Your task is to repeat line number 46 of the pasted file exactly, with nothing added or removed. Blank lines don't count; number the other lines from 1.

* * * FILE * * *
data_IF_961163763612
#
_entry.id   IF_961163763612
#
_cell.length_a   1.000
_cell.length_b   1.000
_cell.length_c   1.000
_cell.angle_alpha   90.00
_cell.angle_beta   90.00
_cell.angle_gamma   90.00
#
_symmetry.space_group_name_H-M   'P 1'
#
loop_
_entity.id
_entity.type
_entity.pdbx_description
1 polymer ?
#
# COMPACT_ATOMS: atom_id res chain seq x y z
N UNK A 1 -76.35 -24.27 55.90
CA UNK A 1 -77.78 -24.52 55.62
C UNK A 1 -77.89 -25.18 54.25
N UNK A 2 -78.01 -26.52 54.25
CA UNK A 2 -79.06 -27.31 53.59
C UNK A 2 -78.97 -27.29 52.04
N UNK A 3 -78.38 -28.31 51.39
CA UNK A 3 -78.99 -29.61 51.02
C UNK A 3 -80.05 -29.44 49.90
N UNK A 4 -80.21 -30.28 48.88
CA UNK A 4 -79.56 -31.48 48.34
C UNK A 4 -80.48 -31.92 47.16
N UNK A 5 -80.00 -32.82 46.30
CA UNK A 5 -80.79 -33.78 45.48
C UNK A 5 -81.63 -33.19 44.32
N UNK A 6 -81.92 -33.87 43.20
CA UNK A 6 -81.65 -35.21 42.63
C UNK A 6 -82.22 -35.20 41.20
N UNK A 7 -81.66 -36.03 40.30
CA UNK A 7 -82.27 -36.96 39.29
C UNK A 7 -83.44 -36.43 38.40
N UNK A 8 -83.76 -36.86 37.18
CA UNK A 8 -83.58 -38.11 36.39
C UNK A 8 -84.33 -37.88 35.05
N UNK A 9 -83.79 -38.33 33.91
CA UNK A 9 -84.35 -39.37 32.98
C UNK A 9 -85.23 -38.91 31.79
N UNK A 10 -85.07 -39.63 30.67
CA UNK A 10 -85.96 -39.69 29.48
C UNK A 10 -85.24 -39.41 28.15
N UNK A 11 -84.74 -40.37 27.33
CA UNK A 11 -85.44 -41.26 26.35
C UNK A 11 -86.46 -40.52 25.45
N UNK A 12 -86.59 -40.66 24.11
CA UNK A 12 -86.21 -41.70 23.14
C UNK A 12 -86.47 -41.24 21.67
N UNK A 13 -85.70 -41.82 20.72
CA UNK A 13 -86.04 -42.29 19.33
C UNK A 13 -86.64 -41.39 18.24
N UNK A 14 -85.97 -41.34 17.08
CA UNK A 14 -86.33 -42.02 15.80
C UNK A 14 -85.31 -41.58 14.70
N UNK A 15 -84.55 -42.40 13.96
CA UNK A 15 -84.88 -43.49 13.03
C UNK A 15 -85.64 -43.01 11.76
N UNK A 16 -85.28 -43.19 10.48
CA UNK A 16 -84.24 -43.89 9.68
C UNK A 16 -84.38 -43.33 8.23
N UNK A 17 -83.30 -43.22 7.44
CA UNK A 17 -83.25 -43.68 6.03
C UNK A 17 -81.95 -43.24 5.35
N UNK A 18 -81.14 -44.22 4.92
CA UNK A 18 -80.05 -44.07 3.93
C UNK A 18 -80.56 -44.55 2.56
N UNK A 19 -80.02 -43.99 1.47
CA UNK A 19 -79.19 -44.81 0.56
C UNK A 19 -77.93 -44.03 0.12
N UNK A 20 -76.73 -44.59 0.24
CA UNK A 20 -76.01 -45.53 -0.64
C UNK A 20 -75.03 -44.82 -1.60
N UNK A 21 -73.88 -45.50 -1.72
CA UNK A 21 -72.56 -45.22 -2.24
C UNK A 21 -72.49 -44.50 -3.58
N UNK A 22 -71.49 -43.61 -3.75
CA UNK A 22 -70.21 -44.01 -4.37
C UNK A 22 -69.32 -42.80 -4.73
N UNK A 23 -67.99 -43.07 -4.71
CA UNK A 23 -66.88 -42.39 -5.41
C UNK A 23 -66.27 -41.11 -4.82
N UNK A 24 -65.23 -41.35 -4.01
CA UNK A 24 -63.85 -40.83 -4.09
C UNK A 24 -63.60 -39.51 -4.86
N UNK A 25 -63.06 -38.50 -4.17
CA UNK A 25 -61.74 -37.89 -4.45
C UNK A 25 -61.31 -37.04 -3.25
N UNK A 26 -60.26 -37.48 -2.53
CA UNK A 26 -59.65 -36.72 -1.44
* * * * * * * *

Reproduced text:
CA UNK A 9 -84.35 -39.37 32.98